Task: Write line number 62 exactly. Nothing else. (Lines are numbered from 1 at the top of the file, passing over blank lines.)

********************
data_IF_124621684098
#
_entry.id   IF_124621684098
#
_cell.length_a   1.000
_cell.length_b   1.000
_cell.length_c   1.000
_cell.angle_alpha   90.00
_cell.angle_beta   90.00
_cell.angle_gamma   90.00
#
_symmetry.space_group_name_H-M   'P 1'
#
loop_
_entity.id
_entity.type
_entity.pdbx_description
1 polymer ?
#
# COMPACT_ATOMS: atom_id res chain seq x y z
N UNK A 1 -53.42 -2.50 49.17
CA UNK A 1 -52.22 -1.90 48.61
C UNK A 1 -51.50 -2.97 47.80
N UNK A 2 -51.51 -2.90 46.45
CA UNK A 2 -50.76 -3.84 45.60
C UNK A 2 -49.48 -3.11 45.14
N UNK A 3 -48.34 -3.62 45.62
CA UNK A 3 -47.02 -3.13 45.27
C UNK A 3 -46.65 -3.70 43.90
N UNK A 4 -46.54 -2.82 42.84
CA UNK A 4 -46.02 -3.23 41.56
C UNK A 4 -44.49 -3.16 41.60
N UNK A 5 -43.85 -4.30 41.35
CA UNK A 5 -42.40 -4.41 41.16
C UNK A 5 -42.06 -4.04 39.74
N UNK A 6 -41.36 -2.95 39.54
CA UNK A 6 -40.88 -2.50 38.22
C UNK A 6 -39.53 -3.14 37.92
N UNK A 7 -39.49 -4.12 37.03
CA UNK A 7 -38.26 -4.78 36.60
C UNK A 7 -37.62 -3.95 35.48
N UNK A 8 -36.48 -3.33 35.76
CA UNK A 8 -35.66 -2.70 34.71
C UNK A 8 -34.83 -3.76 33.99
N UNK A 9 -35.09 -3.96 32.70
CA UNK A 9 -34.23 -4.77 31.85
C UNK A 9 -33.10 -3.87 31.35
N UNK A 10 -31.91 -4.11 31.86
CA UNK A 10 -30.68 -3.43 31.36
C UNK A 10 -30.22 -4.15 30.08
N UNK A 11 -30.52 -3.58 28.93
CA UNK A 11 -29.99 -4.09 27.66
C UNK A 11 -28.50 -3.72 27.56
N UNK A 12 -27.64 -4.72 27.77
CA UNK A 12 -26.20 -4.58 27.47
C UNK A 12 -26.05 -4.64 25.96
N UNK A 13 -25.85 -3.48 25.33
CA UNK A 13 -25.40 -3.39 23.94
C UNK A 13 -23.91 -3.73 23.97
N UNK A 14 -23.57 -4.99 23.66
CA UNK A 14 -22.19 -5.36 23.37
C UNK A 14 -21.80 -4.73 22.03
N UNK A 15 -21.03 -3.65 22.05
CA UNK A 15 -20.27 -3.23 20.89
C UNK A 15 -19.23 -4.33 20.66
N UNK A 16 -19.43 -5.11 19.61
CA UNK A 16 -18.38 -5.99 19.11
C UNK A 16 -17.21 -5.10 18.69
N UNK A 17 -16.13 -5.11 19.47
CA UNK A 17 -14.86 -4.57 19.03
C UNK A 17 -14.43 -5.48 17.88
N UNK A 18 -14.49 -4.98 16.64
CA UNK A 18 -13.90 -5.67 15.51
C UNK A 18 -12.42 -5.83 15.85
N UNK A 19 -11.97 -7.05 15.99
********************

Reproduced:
C UNK A 14 -21.80 -4.73 22.03